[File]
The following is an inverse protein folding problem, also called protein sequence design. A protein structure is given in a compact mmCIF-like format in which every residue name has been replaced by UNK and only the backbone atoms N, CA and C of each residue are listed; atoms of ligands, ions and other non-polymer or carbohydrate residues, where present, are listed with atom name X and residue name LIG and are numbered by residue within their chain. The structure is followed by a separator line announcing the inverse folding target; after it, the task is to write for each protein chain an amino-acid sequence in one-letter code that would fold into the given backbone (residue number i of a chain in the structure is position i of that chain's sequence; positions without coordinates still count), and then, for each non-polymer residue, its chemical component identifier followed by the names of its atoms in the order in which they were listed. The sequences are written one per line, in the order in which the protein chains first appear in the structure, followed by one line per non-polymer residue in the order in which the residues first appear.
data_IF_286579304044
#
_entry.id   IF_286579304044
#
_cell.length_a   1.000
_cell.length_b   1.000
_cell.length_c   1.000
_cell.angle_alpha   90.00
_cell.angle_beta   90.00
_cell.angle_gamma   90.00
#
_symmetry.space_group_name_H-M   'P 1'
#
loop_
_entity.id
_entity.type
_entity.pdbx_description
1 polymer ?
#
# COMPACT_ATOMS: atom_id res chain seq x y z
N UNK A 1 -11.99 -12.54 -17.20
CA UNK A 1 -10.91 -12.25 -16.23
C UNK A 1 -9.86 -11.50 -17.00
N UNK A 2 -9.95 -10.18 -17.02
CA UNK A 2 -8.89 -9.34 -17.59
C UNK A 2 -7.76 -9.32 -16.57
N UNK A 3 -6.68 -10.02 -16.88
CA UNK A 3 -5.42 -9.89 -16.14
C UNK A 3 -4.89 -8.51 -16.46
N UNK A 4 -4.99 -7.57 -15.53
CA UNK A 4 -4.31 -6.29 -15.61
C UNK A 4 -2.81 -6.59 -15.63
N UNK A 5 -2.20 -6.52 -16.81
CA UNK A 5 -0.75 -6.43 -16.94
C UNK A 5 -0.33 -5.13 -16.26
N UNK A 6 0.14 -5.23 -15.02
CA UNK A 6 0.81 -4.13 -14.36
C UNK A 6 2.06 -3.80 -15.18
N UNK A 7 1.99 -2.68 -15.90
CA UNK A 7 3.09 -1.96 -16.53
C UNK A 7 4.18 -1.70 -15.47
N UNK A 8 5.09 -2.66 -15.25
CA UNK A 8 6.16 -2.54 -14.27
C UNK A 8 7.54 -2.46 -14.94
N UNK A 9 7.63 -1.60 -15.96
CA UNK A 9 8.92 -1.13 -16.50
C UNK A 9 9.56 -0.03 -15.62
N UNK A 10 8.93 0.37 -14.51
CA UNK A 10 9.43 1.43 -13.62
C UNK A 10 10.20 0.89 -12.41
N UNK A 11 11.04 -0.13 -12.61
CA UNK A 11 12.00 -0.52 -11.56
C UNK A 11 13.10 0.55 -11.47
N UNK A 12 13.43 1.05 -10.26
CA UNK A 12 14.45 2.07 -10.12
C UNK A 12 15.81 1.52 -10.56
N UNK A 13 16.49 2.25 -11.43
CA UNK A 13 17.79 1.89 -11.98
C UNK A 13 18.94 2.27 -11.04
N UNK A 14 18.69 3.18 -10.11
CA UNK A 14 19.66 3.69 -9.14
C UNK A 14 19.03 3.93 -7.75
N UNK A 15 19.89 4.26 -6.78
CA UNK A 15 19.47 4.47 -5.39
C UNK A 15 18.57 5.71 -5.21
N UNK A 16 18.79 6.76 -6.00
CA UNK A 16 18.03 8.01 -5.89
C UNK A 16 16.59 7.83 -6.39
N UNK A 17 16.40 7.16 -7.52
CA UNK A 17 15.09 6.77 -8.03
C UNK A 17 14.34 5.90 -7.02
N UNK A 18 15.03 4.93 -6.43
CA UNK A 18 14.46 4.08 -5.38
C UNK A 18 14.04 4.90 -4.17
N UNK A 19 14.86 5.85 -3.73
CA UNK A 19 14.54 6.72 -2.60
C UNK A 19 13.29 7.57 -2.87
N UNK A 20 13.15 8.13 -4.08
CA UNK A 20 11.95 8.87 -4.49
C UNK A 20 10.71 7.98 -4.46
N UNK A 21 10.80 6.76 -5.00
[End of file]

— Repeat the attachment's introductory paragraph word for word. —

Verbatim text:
The following is an inverse protein folding problem, also called protein sequence design. A protein structure is given in a compact mmCIF-like format in which every residue name has been replaced by UNK and only the backbone atoms N, CA and C of each residue are listed; atoms of ligands, ions and other non-polymer or carbohydrate residues, where present, are listed with atom name X and residue name LIG and are numbered by residue within their chain. The structure is followed by a separator line announcing the inverse folding target; after it, the task is to write for each protein chain an amino-acid sequence in one-letter code that would fold into the given backbone (residue number i of a chain in the structure is position i of that chain's sequence; positions without coordinates still count), and then, for each non-polymer residue, its chemical component identifier followed by the names of its atoms in the order in which they were listed. The sequences are written one per line, in the order in which the protein chains first appear in the structure, followed by one line per non-polymer residue in the order in which the residues first appear.